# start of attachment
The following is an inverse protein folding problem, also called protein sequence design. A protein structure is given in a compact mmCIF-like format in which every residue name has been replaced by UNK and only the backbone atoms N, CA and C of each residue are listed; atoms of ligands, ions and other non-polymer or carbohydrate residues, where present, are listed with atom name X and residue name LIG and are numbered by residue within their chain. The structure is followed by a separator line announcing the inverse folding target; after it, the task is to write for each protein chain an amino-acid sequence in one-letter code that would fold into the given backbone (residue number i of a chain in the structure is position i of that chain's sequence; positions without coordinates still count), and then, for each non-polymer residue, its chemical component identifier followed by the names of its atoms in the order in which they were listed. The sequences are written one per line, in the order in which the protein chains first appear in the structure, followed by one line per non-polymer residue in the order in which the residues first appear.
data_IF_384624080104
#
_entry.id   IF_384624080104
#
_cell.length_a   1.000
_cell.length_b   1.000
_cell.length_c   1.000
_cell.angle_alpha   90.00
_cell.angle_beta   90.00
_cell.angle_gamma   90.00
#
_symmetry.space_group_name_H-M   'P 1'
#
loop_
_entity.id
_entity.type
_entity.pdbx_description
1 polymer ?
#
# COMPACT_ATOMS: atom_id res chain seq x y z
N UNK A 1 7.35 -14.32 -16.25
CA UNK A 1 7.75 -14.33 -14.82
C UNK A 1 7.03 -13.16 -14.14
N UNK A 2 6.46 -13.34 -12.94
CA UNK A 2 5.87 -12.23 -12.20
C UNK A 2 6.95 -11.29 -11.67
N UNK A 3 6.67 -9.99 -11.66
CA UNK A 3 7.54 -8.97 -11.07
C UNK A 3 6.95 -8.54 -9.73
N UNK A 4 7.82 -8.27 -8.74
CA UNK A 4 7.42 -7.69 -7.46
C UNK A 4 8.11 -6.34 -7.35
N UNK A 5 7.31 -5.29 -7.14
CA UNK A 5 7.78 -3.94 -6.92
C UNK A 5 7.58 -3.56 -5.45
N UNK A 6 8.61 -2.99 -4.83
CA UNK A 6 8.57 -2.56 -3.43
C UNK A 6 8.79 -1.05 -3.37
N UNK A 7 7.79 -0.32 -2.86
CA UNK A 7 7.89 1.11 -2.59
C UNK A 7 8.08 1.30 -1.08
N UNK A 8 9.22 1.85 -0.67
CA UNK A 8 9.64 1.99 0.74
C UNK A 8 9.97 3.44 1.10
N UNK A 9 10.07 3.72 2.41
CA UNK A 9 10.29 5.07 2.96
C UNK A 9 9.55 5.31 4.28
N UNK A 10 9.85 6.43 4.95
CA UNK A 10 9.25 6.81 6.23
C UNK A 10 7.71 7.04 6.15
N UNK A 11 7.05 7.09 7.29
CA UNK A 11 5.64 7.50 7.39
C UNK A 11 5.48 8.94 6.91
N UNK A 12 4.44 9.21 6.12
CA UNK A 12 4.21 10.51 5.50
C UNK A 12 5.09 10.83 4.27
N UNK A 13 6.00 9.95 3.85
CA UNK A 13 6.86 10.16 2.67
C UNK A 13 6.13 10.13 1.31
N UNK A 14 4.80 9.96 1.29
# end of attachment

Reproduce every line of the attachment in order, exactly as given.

The following is an inverse protein folding problem, also called protein sequence design. A protein structure is given in a compact mmCIF-like format in which every residue name has been replaced by UNK and only the backbone atoms N, CA and C of each residue are listed; atoms of ligands, ions and other non-polymer or carbohydrate residues, where present, are listed with atom name X and residue name LIG and are numbered by residue within their chain. The structure is followed by a separator line announcing the inverse folding target; after it, the task is to write for each protein chain an amino-acid sequence in one-letter code that would fold into the given backbone (residue number i of a chain in the structure is position i of that chain's sequence; positions without coordinates still count), and then, for each non-polymer residue, its chemical component identifier followed by the names of its atoms in the order in which they were listed. The sequences are written one per line, in the order in which the protein chains first appear in the structure, followed by one line per non-polymer residue in the order in which the residues first appear.
data_IF_384624080104
#
_entry.id   IF_384624080104
#
_cell.length_a   1.000
_cell.length_b   1.000
_cell.length_c   1.000
_cell.angle_alpha   90.00
_cell.angle_beta   90.00
_cell.angle_gamma   90.00
#
_symmetry.space_group_name_H-M   'P 1'
#
loop_
_entity.id
_entity.type
_entity.pdbx_description
1 polymer ?
#
# COMPACT_ATOMS: atom_id res chain seq x y z
N UNK A 1 7.35 -14.32 -16.25
CA UNK A 1 7.75 -14.33 -14.82
C UNK A 1 7.03 -13.16 -14.14
N UNK A 2 6.46 -13.34 -12.94
CA UNK A 2 5.87 -12.23 -12.20
C UNK A 2 6.95 -11.29 -11.67
N UNK A 3 6.67 -9.99 -11.66
CA UNK A 3 7.54 -8.97 -11.07
C UNK A 3 6.95 -8.54 -9.73
N UNK A 4 7.82 -8.27 -8.74
CA UNK A 4 7.42 -7.69 -7.46
C UNK A 4 8.11 -6.34 -7.35
N UNK A 5 7.31 -5.29 -7.14
CA UNK A 5 7.78 -3.94 -6.92
C UNK A 5 7.58 -3.56 -5.45
N UNK A 6 8.61 -2.99 -4.83
CA UNK A 6 8.57 -2.56 -3.43
C UNK A 6 8.79 -1.05 -3.37
N UNK A 7 7.79 -0.32 -2.86
CA UNK A 7 7.89 1.11 -2.59
C UNK A 7 8.08 1.30 -1.08
N UNK A 8 9.22 1.85 -0.67
CA UNK A 8 9.64 1.99 0.74
C UNK A 8 9.97 3.44 1.10
N UNK A 9 10.07 3.72 2.41
CA UNK A 9 10.29 5.07 2.96
C UNK A 9 9.55 5.31 4.28
N UNK A 10 9.85 6.43 4.95
CA UNK A 10 9.25 6.81 6.23
C UNK A 10 7.71 7.04 6.15
N UNK A 11 7.05 7.09 7.29
CA UNK A 11 5.64 7.50 7.39
C UNK A 11 5.48 8.94 6.91
N UNK A 12 4.44 9.21 6.12
CA UNK A 12 4.21 10.51 5.50
C UNK A 12 5.09 10.83 4.27
N UNK A 13 6.00 9.95 3.85
CA UNK A 13 6.86 10.16 2.67
C UNK A 13 6.13 10.13 1.31
N UNK A 14 4.80 9.96 1.29